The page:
If you go
› What: “The Mysterious Affair at Styles”
› Where: Chattanooga Theatre Centre, 400 River St.
› When: 8 p.m. Fridays and Saturdays, Jan. 26-27, Feb. 2-3 and 8-9; 2:30 p.m. Sundays, Jan. 28, Feb. 4 and 11; and 7 p.m. Thursdays, Feb. 1 and 8
› Admission: $11-$30
› For more information: 423-267-8534
› Thursday, Feb. 1: Live captioning for the hearing impaired
› Friday, Feb. 2: Talkback with director and actors following performance
A young, unknown British writer named Agatha Christie, acting on a dare from her sister, published her first novel, "The Mysterious Affair at Styles," in 1920 — and the rest, as they say, is history.
While the novel launched Christie's career as one of the greatest mystery writers of all time, the story wasn't adapted for the stage until 2012. So the Chattanooga Theatre Centre's upcoming production of the stage adaptation could be called either an old or new play. But either way, it will keep you guessing until the end.
The CTC opens Agatha Christie's "The Mysterious Affair at Styles" on Friday night, Jan. 26, with performances continuing through Sunday, Feb. 11.
The story is set in Essex, England, during summer 1917. Back from war, Capt. Arthur Hastings is convalescing at Styles Court. When the lady of the house suspiciously dies, the tranquil manor turns treacherous. The cause of her death is deemed murder and the killer could be anyone: her unappealing new husband, her ne'er-do-well son, the blunt female groundskeeper, even the local toxicologist.
Enter Hercule Poirot, a Belgian refugee making his debut as Christie's detective extraordinaire, who applies his famous brain to the seemingly unsolvable mystery.
Featured in the pivotal role of Detective Poirot is Patrick Brady, making his third appearance on the CTC stage. He has also been cast in productions by Ensemble Theatre of Chattanooga and the Dalton Little Theatre in Dalton, Ga.
He lived in New York City for more than 30 years where he worked as a freelance musician. He was musical director/conductor/vocal arranger for the Broadway and film versions of "The Producers" (on screen, he can be seen conducting the infamous "Springtime for Hitler" sequence). Other Broadway credits include "The Will Rogers Follies," "Crazy For You," "Nick & Nora," "King David," "Triumph of Love," "Fosse" and "Young Frankenstein."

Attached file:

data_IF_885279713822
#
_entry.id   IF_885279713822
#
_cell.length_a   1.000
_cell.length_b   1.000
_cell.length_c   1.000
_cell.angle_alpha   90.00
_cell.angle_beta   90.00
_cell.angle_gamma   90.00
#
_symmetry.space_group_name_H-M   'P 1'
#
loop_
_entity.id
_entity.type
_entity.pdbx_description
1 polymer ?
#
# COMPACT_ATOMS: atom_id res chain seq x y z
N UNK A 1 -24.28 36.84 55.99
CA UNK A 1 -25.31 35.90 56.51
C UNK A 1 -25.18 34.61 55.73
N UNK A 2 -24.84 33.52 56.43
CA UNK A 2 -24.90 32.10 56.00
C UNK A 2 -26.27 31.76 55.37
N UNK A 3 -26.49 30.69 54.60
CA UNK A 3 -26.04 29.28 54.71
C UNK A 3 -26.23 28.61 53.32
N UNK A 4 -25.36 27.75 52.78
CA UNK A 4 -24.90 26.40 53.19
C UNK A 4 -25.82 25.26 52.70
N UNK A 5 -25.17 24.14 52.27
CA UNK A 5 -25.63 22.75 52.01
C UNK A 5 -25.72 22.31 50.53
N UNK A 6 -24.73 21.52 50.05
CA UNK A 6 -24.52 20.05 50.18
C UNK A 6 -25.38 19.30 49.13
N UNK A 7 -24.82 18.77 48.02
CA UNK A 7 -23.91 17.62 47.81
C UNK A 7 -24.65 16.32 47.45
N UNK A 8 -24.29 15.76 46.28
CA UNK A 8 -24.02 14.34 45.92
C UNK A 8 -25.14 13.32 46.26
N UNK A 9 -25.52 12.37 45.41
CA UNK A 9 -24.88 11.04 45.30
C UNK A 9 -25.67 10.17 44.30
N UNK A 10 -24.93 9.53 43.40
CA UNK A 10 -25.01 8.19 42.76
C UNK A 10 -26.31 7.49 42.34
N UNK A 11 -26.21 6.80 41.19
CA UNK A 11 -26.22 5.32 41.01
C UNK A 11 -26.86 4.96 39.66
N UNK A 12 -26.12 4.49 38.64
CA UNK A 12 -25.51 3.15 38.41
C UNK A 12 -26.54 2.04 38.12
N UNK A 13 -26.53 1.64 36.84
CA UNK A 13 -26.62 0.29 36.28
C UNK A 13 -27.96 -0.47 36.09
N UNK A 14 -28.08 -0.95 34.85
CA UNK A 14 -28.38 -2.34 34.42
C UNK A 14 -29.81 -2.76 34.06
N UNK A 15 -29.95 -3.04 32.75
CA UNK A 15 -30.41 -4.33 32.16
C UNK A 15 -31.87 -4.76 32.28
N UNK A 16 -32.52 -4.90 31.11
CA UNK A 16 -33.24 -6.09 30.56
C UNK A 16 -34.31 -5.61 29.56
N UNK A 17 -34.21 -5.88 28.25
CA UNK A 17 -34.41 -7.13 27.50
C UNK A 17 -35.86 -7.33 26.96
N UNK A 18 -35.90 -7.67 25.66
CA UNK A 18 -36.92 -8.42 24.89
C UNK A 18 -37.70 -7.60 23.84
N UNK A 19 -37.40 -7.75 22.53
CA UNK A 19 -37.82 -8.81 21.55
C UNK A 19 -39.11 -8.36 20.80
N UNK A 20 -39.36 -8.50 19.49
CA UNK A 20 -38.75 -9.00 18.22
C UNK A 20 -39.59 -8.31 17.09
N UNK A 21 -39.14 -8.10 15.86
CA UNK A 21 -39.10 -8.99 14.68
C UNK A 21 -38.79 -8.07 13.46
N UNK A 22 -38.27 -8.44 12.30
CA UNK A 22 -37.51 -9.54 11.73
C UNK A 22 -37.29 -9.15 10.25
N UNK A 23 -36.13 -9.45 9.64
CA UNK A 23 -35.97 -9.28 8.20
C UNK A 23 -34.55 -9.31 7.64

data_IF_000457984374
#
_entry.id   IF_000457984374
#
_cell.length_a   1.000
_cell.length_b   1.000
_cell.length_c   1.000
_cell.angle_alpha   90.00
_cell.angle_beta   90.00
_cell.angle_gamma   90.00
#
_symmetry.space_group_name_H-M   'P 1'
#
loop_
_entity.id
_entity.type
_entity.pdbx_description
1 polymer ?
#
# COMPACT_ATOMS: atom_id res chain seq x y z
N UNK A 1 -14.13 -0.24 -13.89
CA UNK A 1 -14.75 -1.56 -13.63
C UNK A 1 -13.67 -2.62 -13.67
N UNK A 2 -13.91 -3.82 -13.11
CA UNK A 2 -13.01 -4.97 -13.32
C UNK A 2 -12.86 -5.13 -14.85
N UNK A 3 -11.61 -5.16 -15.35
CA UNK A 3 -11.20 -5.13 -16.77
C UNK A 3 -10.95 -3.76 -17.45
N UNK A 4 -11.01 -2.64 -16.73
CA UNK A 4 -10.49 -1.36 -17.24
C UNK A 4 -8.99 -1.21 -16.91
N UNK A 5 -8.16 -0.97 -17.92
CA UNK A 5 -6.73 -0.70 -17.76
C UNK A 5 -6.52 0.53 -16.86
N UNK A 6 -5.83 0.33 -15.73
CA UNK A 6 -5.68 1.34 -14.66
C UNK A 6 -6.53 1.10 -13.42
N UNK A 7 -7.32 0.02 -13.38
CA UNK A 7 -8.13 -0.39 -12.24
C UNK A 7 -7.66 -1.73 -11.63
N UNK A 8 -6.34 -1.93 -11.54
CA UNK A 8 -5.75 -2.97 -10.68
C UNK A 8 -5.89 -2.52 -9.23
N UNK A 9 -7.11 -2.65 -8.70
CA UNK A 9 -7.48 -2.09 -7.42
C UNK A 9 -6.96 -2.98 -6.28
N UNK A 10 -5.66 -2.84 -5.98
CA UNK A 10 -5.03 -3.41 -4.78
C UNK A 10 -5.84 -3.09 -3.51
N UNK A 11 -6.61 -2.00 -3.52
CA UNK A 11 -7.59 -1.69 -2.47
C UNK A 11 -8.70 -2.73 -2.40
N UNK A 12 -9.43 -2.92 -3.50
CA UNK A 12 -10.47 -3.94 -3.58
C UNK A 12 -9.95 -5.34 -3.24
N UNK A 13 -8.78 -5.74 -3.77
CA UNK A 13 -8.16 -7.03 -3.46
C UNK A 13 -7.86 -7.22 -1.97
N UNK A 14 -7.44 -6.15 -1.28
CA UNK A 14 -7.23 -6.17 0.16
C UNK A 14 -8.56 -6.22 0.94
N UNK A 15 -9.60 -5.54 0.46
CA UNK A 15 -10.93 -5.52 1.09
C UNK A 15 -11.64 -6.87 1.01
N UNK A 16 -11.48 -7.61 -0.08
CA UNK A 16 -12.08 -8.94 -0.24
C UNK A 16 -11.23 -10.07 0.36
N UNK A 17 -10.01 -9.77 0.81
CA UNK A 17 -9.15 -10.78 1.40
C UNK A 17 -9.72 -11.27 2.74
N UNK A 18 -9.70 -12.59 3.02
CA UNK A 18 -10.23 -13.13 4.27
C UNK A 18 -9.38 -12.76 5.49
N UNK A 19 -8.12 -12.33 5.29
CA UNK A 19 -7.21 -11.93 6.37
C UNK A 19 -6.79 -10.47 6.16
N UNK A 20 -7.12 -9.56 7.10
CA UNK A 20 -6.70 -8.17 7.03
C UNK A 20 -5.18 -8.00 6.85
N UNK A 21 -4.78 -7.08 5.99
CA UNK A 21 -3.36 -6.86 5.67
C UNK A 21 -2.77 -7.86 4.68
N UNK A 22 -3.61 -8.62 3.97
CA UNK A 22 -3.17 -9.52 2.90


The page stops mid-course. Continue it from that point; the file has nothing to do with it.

As a composer, Brady wrote the transition music for "Fosse" (1999 Tony Award for Best Musical) and also provided the score for off-Broadway's "Pete 'N' Keely." Four of the many original cast albums he has conducted and/or played on have won Grammy Awards.
Steve Ray, theater chairman in the University of Tennessee at Chattanooga's Department of Performing Arts, is guest director for this production.
"This play, because it's based on an Agatha Christie mystery novel, is quite entertaining," Ray says in a CTC news release.
"The audience will enjoy watching Poirot put the pieces of the puzzle together to solve the murder mystery. The design elements will also be very appealing to the audience — especially if they are fans of British period shows like 'Downton Abbey.' The furniture and props look like a British country manor in 1917. The costumes are beautiful and detailed," says the director.
Ray states that live theater, when done well, can be far more compelling than film or television because the actors are right in front of their audience. He compares it to the difference between listening to a recording of a favorite artist and going to see that person live.
"The level of talent we have in this show is impressive. Several actors have MFAs in acting and training in New York and Los Angeles. Patrick Brady, who plays Hercule Poirot, has worked as a musical director on Broadway and in London for over 30 years. Evans Jarnefeldt, our Hastings, teaches theater at Chattanooga State and has acted in regional theaters. Others are regulars on the CTC stage, including Mike Pala, a local theater teacher, who is doing a wonderful job as Dr. Bauerstein, a German toxicologist," Ray says.
For more information: TheatreCentre.com.
Patrick Brady: Hercule Poirot
Courtenay Cholovich: Mary Cavendish
Victoria Coady: Emily Inglethorpe
Dana Cole: Evelyn Howard
Rebekah Hildebrandt: Cynthia Murdoch
Evans Jarnefeldt: Capt. Arthur Hastings
Matt Johnson: Alfred Inglethorp
E.J. Laughter: Gardener
Mike Pala: Dr. Bauerstein
Dana Rogers: John Cavendish
Sandy Whetmore: Dorcas